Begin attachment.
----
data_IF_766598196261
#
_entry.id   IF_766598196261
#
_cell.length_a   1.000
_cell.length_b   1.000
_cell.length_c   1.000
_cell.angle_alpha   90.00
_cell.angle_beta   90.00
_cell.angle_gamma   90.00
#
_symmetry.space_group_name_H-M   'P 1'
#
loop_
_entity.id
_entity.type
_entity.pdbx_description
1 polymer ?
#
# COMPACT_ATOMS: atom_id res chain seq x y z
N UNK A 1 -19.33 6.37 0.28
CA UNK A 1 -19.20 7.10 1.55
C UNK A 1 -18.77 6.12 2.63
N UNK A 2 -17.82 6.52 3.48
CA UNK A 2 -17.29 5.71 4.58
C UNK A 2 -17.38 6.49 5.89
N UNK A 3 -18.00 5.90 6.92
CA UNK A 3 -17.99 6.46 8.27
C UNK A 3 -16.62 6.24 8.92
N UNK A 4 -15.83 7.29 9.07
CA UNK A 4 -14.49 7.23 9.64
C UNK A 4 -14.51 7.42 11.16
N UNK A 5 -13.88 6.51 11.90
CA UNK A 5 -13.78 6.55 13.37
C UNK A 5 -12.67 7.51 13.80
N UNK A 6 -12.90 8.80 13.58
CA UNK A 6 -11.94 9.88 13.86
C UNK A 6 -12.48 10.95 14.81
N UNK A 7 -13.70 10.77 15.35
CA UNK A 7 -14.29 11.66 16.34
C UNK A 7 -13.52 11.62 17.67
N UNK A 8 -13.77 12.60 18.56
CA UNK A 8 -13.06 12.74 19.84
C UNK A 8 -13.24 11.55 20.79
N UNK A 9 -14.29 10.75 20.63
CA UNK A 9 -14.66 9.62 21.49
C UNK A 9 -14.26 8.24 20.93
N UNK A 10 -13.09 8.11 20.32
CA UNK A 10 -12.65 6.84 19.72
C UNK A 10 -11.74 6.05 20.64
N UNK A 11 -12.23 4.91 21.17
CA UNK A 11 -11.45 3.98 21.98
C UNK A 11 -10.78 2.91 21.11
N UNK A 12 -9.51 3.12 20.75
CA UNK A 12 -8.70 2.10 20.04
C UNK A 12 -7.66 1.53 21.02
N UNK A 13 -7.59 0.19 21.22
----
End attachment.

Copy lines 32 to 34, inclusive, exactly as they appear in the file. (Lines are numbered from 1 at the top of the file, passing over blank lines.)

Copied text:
C UNK A 4 -14.51 7.42 11.16
N UNK A 5 -13.88 6.51 11.90
CA UNK A 5 -13.78 6.55 13.37